Here's what's wrong with your story, err, I mean, your interpretation of Rostand's story. For me, personally, the biggest problem with Cyrano has always been Roxanne. Roxanne, the most perfectly gorgeous name for a lead female character in theatre history, a name so great you'd think the character would be destined for immortality, especially with the way Cyrano refers to it: "Your name is in my heart the golden clapper in a bell; and as I know no rest, Roxane, always the heart is shaken, and ever rings your name!" But alas, she is a dud of character. She's more of a plot device than a real character. She blindly falls in love with the author of those letters because a weak plot commands her to do so, not because she was a fleshed out character who had a pre-disposition toward poets. If she grew up having Cyrano in her family, would she not already be familiar with his amazing way with words? And if she was pre-disposed toward poets, would she not have already fallen in love with Cyrano long before she saw Christian? Would she not have at least been suspicious enough to confront Cyrano about him possibly helping Christian? That really drives me crazy. This play would be far more satisfying if Roxanne was her own person, who thought for herself, had her own problens and unique contradictions as Cyrano did, and made some decisions for herself that mixed up the plot to send it spinning into a more unpredictable direction. Otherwise, this plot is rather contrived and skims dangerously close to "idiot plot" territory where just a few simple words would clear up the whole matter and love would be triumphant, as it was in Steve Martin's "Roxanne." Although, the sad ending in Rostand's play makes Cyrano immortal, as well as the worst romantic in history, and his tragedy leaves him indelibly stamped in our minds so that we may avoid the same pitfalls in life.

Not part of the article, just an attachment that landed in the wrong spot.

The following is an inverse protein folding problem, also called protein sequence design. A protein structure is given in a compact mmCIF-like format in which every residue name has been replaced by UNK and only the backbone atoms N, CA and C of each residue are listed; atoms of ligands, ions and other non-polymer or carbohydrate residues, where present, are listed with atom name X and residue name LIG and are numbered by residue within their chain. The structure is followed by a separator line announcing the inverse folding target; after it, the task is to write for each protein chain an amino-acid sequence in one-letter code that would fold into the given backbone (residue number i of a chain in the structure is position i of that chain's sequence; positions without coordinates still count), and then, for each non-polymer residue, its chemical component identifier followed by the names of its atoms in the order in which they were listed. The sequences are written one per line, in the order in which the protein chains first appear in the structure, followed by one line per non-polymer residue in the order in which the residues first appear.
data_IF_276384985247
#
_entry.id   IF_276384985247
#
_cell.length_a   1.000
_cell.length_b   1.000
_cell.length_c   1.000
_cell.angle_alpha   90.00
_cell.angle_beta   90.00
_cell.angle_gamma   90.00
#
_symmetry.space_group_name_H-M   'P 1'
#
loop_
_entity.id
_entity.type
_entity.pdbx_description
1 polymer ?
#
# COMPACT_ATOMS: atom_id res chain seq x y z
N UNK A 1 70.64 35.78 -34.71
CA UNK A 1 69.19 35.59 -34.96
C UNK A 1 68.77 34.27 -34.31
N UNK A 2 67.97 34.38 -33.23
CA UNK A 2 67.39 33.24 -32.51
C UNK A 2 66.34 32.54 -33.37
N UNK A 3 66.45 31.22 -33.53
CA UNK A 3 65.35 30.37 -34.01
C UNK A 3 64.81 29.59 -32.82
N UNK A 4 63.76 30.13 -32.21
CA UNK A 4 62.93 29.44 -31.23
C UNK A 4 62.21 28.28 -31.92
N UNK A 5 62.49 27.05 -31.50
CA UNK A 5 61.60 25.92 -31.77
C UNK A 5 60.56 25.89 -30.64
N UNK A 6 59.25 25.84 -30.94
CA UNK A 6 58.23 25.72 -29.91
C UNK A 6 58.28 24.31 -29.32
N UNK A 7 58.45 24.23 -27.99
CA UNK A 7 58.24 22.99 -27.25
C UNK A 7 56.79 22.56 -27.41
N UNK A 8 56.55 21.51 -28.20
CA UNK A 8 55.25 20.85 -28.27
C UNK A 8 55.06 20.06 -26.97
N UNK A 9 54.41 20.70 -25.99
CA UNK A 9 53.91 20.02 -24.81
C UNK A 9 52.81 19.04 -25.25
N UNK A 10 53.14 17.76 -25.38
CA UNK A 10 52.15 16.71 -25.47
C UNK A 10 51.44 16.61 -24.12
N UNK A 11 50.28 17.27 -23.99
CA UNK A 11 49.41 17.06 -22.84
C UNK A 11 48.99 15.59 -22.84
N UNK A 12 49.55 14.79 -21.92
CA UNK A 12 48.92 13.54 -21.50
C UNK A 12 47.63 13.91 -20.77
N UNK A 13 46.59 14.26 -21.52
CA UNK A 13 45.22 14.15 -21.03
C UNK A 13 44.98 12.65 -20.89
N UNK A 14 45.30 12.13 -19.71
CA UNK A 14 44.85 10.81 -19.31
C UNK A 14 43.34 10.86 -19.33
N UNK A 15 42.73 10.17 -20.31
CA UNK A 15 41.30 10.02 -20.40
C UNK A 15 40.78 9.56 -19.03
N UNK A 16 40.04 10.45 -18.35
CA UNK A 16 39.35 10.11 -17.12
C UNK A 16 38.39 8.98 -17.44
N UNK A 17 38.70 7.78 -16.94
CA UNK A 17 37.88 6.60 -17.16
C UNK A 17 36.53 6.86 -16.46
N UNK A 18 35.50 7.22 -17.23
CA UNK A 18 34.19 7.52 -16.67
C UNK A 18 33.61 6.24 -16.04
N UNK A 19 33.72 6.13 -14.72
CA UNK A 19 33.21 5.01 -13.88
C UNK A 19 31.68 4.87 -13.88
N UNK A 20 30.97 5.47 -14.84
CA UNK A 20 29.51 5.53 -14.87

The last Cyrano remake, I believe, was a 1990 film in French with subtitles starrring France's most beloved actor, Gerard Depardieu, in a production that was up until that time the most expensive in French cinema history. The French were undoubtedly reclaiming their national treasure, and it could be argued that Depardieu's interpretation and death scene was a defining Cyrano. So why another one? Why compete with that? Why piss off the French for that matter?
As far as I'm concerned, any remakes should be title "Cyrano & Roxanne," and the story should be elevated by letting Roxanne be the great character she always should have been and breath new life into this old tale.
Below are some random notes as I read the story. Your action lines were a bit flowery at times for a spec, and the ending, while it would work well in a play, was WAY too talky for a film. I would cut most of Roxanne's lines and let the audience gauge what she's thinking by the expressions on her face. THAT is thematic story telling, more so than verbal exchanges. At times, I was irritated with the writing. You had words that don't exist ("tutting" "desolve" "encoragable") or could've been corrected by running a simple spellcheck.